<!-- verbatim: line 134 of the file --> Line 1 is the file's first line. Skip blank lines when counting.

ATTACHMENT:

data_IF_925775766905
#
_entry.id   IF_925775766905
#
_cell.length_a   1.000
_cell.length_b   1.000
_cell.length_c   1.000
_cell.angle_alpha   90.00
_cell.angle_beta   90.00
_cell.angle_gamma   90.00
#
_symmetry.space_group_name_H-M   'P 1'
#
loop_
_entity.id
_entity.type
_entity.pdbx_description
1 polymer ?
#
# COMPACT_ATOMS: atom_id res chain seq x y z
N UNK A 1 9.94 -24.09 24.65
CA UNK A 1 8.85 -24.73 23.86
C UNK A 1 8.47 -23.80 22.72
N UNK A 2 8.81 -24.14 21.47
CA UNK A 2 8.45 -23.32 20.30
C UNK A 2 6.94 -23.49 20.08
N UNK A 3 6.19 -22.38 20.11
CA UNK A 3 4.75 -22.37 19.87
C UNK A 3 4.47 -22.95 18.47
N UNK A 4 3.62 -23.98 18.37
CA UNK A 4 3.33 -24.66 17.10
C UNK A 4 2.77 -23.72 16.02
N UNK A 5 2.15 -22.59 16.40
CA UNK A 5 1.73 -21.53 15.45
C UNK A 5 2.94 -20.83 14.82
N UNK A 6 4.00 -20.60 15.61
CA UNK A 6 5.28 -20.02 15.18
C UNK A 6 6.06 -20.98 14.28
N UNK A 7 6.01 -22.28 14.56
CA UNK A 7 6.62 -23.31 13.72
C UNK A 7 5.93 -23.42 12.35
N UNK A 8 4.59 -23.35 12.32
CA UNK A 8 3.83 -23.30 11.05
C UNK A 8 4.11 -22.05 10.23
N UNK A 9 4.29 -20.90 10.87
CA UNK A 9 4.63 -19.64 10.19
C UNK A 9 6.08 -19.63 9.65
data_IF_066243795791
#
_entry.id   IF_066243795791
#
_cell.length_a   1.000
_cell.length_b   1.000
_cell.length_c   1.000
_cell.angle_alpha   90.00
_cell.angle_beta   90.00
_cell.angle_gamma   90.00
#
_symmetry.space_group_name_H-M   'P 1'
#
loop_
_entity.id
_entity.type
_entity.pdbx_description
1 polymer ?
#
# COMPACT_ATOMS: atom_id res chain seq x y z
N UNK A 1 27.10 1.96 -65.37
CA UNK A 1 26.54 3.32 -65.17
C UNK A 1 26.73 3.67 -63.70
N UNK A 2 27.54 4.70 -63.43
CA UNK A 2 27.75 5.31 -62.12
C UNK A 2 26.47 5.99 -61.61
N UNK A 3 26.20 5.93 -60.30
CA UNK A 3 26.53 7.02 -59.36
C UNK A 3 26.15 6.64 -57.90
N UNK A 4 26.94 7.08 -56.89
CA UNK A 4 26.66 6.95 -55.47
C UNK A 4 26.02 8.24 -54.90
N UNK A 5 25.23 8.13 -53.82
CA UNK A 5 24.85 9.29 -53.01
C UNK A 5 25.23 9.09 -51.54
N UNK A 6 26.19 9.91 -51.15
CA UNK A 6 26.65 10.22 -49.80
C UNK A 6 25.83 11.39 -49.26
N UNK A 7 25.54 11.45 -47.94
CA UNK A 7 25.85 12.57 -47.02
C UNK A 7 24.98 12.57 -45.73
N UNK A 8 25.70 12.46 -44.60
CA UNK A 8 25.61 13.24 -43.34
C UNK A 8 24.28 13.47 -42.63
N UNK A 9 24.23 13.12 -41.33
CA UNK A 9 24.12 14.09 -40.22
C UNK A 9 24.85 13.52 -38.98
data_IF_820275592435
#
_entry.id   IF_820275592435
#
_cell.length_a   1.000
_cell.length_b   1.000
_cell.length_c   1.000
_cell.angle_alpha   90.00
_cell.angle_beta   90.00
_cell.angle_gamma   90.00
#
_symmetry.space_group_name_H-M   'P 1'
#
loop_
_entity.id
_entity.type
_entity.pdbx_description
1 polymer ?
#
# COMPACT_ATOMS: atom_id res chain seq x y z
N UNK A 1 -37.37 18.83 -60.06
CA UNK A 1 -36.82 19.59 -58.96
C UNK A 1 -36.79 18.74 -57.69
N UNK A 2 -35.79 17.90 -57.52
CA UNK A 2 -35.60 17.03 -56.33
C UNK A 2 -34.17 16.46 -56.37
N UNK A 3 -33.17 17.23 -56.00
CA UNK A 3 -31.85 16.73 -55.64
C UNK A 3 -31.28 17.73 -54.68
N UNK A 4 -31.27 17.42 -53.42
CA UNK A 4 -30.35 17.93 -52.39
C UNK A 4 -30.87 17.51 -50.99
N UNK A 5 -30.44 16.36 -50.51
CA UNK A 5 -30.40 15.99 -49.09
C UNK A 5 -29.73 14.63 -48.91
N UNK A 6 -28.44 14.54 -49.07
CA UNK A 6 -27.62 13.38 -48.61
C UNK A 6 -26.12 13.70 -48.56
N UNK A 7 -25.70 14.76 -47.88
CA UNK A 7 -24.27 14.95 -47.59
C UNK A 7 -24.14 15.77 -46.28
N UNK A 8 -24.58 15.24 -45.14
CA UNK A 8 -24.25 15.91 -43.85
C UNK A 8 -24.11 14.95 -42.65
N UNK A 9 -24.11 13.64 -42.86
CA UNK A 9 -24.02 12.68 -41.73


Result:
CA UNK A 7 -24.27 14.95 -47.59